ramsayIt can be said that neon signs were invented in 1898,  when two British chemists working in London, England by the names William Ramsay (1852 – 1916) and Morris W. Travers (1872-1961) first discovered the noble gas neon. Their process was simple. By chilling a sample of the atmosphere to the liquid point Ramsay was then able to boil the very air we breath and collect the gasses which boiled off which included neon, amongst others.

In 1904, Scottish born Ramsay received the Nobel prize in Chemistry for his work on Nobel gasses. Travers, who’s father was also a well known scientist, was born in England and went on to found the Indian Institute of Science. It wasn’t until December of 1910 that a French engineer named George Claude created the first neon lamp by injecting the gas into an electrified glass tube. Claude’s work was based on the earlier Geissler Tube, or Crooke’s Tube, which was used to demonstrate how electrical discharge functioned.

Commercial production began in 1915 with a Packard car dealership being Claude’s first customer, although a Paris barber acquired a prototype sign in 1912. Since then, neon signs have advanced, drawing the interest of artists and advertisers alike. The extraordinary success of neon signs in outdoor advertising stems from their ability to be seen even during the day. By bending and shaping the tubes, neon lighting offers, much like led lights,  advertisers a flexible media to create eye-catching signs.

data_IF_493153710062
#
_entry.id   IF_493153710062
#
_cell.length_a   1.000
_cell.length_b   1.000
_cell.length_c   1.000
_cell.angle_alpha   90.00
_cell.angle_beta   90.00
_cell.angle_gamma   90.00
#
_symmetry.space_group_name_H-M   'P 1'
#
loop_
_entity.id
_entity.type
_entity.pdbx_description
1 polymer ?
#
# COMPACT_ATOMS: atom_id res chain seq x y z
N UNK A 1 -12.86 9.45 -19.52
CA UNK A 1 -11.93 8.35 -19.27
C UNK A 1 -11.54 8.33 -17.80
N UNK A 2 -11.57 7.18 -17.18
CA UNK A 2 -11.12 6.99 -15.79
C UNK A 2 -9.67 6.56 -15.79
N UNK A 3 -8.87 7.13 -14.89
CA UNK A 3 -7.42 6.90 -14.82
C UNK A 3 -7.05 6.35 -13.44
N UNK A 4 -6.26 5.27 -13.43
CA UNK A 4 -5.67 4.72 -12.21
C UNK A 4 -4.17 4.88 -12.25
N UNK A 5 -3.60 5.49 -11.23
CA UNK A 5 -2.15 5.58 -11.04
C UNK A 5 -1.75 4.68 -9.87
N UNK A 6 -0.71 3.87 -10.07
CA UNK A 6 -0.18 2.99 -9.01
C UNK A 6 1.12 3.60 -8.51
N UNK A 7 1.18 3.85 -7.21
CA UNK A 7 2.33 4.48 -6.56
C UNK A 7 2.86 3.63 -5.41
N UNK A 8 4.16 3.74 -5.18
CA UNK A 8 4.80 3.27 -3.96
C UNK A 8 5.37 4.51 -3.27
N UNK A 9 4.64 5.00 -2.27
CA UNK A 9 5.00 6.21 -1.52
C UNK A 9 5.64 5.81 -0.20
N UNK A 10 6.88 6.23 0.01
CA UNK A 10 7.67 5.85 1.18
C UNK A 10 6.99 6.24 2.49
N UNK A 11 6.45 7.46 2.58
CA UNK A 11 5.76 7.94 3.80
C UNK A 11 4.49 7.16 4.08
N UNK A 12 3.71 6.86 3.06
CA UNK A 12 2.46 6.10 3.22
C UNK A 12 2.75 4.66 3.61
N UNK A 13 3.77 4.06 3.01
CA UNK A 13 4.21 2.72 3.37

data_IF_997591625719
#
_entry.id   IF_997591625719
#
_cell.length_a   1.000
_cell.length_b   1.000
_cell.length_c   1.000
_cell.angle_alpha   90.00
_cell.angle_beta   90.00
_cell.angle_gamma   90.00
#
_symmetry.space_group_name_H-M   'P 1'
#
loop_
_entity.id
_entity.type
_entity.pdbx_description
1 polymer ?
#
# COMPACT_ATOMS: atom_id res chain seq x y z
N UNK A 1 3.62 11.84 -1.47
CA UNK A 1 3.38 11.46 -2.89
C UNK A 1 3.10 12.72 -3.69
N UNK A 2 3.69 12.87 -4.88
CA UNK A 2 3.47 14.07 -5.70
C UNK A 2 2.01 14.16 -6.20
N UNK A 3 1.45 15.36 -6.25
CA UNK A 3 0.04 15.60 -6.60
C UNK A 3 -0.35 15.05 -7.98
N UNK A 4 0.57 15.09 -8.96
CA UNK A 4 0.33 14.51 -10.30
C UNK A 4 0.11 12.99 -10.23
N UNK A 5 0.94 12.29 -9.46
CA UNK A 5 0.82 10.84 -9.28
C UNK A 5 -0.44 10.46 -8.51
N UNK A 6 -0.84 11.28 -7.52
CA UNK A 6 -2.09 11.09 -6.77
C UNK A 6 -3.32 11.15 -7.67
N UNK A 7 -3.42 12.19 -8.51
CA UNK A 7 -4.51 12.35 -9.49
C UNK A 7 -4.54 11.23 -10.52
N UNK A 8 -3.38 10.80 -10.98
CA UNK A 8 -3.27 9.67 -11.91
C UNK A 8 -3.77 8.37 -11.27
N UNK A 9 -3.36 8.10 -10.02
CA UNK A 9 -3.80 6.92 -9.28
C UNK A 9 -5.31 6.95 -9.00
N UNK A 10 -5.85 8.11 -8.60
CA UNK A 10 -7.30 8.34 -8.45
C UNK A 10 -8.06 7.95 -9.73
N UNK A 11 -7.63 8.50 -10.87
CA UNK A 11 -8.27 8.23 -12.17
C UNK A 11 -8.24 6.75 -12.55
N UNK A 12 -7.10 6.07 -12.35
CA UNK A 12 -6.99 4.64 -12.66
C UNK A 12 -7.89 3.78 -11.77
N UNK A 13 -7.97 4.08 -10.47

Some cities have capitalised on the wonder of neon signs to draw tourism, such as Atlantic City, Reno, and Las Vegas. The Las Vegas Strip, known world wide for its lights, began in 1941 with the opening of the El Rancho hotel and has since grown to a 4.1 mile stretch of Las Vegas Boulevard which is host to various casinos and hotels, each decorated with a dizzying kaleidoscope of neon signs. It’s interesting to note that not all neon signs contain neon, some use argon, helium, krypton or xenon. The method of producing neon signs and led signs,  hasn’t altered much since it’s original invention.

making a neon signneon sign is created by shaping a straight glass tube after exposing the tube to a torch, most commonly natural gas as it is the least expensive. As the heat begins to melt the glass it become malleable. When the desired shape has been produced an electrode is melted into either end of the tube. After this, the air is evacuated and the Nobel gas, usually neon, is injected. Unlit areas are created in the tube by dipping the desired dark areas into a special black paint like liquid. After this, the tubes are mounted and wired, ready to become one more step in the history of neon.

Over the last 10 years Neon has taken a new turn in its use both commercially and at home.  With one eye on the environmental and another on lowering costs, LED neon signs have superseded traditional neon globally, but especially in emerging markets.  However, not all is right in the new world of LED neon signs.

LED imperfections?